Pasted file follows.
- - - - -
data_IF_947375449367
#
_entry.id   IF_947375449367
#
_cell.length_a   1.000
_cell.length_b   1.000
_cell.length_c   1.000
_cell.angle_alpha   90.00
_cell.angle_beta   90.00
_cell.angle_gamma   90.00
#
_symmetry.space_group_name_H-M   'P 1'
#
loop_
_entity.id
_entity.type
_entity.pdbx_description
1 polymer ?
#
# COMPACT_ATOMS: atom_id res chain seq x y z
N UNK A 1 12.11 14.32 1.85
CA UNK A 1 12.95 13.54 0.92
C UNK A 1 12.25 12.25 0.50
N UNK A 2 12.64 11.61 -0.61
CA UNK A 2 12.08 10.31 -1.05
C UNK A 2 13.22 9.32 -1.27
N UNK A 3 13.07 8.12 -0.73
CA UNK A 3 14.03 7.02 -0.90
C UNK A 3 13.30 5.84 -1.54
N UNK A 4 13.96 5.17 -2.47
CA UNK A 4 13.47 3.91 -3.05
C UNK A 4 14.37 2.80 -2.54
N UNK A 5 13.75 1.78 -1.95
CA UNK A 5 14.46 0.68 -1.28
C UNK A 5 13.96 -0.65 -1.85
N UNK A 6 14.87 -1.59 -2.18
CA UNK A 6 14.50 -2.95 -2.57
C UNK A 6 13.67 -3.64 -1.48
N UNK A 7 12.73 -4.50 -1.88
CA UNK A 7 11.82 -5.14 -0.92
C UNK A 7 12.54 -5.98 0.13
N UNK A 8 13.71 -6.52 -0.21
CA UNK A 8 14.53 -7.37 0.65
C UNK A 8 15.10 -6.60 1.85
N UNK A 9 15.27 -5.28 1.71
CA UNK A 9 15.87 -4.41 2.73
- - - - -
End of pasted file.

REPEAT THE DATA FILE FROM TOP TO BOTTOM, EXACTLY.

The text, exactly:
data_IF_947375449367
#
_entry.id   IF_947375449367
#
_cell.length_a   1.000
_cell.length_b   1.000
_cell.length_c   1.000
_cell.angle_alpha   90.00
_cell.angle_beta   90.00
_cell.angle_gamma   90.00
#
_symmetry.space_group_name_H-M   'P 1'
#
loop_
_entity.id
_entity.type
_entity.pdbx_description
1 polymer ?
#
# COMPACT_ATOMS: atom_id res chain seq x y z
N UNK A 1 12.11 14.32 1.85
CA UNK A 1 12.95 13.54 0.92
C UNK A 1 12.25 12.25 0.50
N UNK A 2 12.64 11.61 -0.61
CA UNK A 2 12.08 10.31 -1.05
C UNK A 2 13.22 9.32 -1.27
N UNK A 3 13.07 8.12 -0.73
CA UNK A 3 14.03 7.02 -0.90
C UNK A 3 13.30 5.84 -1.54
N UNK A 4 13.96 5.17 -2.47
CA UNK A 4 13.47 3.91 -3.05
C UNK A 4 14.37 2.80 -2.54
N UNK A 5 13.75 1.78 -1.95
CA UNK A 5 14.46 0.68 -1.28
C UNK A 5 13.96 -0.65 -1.85
N UNK A 6 14.87 -1.59 -2.18
CA UNK A 6 14.50 -2.95 -2.57
C UNK A 6 13.67 -3.64 -1.48
N UNK A 7 12.73 -4.50 -1.88
CA UNK A 7 11.82 -5.14 -0.92
C UNK A 7 12.54 -5.98 0.13
N UNK A 8 13.71 -6.52 -0.21
CA UNK A 8 14.53 -7.37 0.65
C UNK A 8 15.10 -6.60 1.85
N UNK A 9 15.27 -5.28 1.71
CA UNK A 9 15.87 -4.41 2.73